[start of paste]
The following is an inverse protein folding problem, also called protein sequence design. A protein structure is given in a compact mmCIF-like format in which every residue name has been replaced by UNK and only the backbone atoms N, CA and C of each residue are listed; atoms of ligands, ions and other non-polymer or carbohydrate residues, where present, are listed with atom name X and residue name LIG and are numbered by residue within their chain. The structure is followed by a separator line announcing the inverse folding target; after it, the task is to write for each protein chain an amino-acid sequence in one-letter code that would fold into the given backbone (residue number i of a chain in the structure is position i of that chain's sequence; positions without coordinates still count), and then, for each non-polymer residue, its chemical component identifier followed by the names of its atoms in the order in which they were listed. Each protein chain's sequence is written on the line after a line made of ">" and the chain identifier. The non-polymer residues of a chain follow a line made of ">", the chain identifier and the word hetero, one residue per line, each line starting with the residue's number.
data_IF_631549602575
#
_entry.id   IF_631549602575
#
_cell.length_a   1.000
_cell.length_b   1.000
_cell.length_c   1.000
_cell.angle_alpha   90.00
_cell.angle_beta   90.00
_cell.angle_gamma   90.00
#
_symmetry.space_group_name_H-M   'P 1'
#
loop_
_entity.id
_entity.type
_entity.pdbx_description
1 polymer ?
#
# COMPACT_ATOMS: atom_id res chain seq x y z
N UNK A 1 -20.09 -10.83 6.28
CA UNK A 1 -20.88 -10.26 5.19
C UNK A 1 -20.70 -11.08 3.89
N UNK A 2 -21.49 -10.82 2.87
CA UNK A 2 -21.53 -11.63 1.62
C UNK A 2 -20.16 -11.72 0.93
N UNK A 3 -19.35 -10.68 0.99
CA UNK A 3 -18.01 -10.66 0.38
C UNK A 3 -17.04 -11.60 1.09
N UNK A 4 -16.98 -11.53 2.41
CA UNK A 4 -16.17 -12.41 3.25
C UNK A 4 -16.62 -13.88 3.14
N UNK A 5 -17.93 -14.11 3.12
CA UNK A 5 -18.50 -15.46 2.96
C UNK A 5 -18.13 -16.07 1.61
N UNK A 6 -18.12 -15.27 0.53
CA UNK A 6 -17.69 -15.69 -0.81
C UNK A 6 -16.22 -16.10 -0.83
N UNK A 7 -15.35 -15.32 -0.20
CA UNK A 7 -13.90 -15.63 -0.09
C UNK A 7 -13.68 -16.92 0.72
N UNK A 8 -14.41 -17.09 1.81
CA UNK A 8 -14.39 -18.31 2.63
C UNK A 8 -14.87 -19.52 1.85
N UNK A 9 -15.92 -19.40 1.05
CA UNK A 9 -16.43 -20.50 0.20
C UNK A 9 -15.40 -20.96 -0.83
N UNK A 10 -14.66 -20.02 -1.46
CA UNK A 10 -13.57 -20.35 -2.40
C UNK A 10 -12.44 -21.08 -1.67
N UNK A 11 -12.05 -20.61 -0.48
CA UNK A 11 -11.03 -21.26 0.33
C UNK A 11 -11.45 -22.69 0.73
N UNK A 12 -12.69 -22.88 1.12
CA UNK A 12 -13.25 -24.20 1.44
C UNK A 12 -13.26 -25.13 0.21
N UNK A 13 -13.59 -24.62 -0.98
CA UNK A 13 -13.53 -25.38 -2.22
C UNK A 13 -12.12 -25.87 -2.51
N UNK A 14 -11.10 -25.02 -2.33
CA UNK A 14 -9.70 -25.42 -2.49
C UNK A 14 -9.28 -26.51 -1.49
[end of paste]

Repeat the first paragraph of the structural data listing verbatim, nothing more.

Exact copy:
The following is an inverse protein folding problem, also called protein sequence design. A protein structure is given in a compact mmCIF-like format in which every residue name has been replaced by UNK and only the backbone atoms N, CA and C of each residue are listed; atoms of ligands, ions and other non-polymer or carbohydrate residues, where present, are listed with atom name X and residue name LIG and are numbered by residue within their chain. The structure is followed by a separator line announcing the inverse folding target; after it, the task is to write for each protein chain an amino-acid sequence in one-letter code that would fold into the given backbone (residue number i of a chain in the structure is position i of that chain's sequence; positions without coordinates still count), and then, for each non-polymer residue, its chemical component identifier followed by the names of its atoms in the order in which they were listed. Each protein chain's sequence is written on the line after a line made of ">" and the chain identifier. The non-polymer residues of a chain follow a line made of ">", the chain identifier and the word hetero, one residue per line, each line starting with the residue's number.